5%) said they would help the dentist even to the point of restraining their child. (10) With respect to the Papoose Board, in our study the findings indicate that only 14.7% of the parents have chosen this management technique to be less acceptable. Whereas in another study , their findings show that Papoose Board was ranked the least accepted technique and it was similar to our study ar it was ranked below general anaestheis(16). Similarly in a study conducted on mothers which reported that most mothers approved the use of Papoose Board(16,17) They thought the Papoose Board was necessary to perform the treatment despite its being stressful for the child, and would have had it used on their other children should they require it. It was found in a study that the use of a Papoose Board was consistently unacceptable with all dental procedures, but acceptance of this technique was greatest for use with an emergency extraction(18)There has been studies which show a correlation between Hand Over Mouth Exercise and Voice Control such as the study done by Marilyn Goodwin Murphy.
This author has found that there was a positive relationship between approval of HOME and approval of voice control (3). In a study, they have found that only 7.8% of the parents accepted voice control as on of the behavioral management techniques (10,15) in our study we can see that over 76.8% of th parents have preferred Voice control as one of the behavioral management techniques. Likewise in a study,it was found that there was a marginal acceptance of voice control. (16) 60.8% of the parents have accepted Hand Over Mouth Exercise (HOME).
There haves been studies conducted to see whether or not there are pedodontist who practice this technique used on pediatric patients. Reports have shown that only 34% of the dentists reported that they had decreased their use of HOME(19) For HOME, thee are a variety of ways in which the technique is used, but hand-over-mouth with airway restriction was viewed as inappropriate. There has been some concern which was expressed about HOME where use in times of intense media coverage of child abuse and molestation.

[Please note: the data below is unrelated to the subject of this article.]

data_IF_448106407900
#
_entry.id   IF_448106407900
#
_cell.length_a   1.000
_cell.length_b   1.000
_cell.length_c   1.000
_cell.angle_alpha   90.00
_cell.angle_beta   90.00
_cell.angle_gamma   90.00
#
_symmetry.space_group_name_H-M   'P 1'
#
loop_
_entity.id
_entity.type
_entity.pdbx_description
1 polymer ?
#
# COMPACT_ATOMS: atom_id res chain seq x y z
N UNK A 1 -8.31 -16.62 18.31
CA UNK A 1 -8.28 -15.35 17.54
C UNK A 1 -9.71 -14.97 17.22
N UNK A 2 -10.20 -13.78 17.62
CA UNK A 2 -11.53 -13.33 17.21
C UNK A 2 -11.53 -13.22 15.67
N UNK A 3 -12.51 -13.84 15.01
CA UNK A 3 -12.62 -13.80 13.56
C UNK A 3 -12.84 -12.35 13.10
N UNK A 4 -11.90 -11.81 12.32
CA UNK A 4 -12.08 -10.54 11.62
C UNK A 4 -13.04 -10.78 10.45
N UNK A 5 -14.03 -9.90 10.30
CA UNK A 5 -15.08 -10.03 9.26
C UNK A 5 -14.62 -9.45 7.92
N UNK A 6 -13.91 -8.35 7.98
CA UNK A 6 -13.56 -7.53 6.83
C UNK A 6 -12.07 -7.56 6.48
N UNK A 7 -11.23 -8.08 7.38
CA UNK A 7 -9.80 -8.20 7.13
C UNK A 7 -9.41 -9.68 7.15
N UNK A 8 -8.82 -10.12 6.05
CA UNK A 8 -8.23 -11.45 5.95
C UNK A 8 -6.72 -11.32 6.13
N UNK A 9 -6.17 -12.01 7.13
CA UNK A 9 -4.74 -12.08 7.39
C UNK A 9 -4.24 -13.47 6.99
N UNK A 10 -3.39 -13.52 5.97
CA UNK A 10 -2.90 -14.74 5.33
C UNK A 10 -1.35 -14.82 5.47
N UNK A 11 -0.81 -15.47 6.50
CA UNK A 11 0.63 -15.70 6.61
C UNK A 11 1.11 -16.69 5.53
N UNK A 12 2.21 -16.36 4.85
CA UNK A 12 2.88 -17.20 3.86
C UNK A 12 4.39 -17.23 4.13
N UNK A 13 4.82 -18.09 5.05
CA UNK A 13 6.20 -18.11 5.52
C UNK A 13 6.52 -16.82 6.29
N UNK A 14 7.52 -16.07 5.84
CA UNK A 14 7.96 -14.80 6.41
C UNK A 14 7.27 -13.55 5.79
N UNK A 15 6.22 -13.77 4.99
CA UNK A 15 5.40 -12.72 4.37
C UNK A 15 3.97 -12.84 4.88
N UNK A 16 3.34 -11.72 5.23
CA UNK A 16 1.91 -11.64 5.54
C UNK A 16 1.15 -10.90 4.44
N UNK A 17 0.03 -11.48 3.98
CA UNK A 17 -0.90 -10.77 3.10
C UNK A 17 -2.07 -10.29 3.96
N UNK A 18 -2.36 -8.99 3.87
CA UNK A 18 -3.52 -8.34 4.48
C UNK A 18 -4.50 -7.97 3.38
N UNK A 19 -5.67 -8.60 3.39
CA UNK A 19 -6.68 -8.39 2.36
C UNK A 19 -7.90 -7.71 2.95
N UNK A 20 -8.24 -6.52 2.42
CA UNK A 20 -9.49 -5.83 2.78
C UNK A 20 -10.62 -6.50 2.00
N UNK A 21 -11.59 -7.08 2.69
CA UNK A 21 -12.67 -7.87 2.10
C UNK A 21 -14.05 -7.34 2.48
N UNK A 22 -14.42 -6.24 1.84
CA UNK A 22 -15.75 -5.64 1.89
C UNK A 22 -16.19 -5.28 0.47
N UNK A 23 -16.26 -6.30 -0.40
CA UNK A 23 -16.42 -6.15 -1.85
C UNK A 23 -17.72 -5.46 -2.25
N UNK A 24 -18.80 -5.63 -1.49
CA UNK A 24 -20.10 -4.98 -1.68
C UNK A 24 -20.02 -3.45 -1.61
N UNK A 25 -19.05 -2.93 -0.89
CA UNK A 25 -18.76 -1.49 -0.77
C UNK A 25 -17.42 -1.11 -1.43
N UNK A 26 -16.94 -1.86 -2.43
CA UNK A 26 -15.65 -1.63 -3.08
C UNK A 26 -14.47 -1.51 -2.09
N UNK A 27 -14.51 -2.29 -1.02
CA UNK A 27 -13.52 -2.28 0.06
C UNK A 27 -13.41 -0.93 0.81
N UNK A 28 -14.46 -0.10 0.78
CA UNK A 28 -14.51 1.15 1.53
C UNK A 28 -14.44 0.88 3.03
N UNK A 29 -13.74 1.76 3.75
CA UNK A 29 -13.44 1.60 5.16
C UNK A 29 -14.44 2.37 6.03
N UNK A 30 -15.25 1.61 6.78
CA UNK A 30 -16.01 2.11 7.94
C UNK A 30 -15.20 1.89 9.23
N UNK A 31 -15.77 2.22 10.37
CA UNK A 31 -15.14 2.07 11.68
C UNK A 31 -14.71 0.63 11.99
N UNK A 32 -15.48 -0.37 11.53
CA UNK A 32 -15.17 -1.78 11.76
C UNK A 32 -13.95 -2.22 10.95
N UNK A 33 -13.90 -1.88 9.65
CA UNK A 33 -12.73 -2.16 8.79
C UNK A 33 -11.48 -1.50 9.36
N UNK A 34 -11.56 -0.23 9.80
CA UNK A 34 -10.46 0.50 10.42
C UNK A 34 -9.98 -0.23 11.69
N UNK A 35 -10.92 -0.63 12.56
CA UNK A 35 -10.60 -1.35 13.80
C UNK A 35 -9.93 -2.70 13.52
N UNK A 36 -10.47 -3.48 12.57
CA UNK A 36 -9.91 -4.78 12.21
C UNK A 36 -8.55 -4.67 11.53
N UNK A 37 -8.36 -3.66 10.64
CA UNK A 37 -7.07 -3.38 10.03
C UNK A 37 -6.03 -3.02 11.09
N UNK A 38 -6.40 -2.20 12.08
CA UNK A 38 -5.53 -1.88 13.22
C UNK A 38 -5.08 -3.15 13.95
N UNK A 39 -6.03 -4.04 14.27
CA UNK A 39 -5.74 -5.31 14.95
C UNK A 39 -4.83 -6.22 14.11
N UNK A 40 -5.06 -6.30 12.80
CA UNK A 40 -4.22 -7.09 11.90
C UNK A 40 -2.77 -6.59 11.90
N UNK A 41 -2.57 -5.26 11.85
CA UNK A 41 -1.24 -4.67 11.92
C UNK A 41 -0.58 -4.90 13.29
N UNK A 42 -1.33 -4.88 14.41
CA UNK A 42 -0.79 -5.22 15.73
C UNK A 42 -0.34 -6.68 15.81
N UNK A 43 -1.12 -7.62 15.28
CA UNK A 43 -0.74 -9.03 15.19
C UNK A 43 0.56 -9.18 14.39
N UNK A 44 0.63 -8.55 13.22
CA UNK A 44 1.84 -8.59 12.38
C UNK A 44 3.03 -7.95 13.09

However this technique is intended to facilitate treatment without causing harm to the child. (20) It was acknowledged by Casamasimo 1993 that using HOME as a skill on controlling the patient varies greatly between dentists and that while results can be impressive it can also be ‘downright ugly’. (7,21)HOME was described by Craig the purpose of the technique is to gain the attention of a child to allow communication this aids in allowing the dentistry explaining what kind of treatment is being done towards the child.(7,22) It might be better to described HOME in terms of negative reinforcement where the child’s behaviour of stopping the protest and being quiet is reinforced. Through this there will be cessation of the unpleasantness of the child of not being allowed to protest loudly and of having his/her limbs restrained.(7) there has been a study in which they have found that children do not remember, nor are affected by, hand over mouth/restraint experiences (23) In a UK survey 51% of the paediatric dentists surveyed thought that the child would come to fear dental treatment if HOM were used (7,24)Generals anesthesia is another way of managing pediatric patients if they are making it difficult for the dentist to conduct the treatment. This method can sometimes be used as it is said to be the best to put the child completely to sleep and finish of all the treatment in a single, stress-free visit(25) In a study conducted among dentist to see whether or not a they prefer using general anasthesia and sedation as a management technique and it was found that, a percentage of respondents had decreased their use of conscious sedation (21.
9%) and increased their use of general anesthesia (23.1%) over the past five years. (19) A similar study was conducted on the dentist in Saveetha dental college and it was found that 43% of the dentist would choose general anasthesia as a management technique and 57% of them would not recommend general anasthesia as a method of management children (26) Conclusion We can conclude that parents prefer a management technique which required the dentist to communicate and interact with their child. By doing so this will create a bond between the dentist and the child. The child will not be afraid and will be more open towards accepting a treatment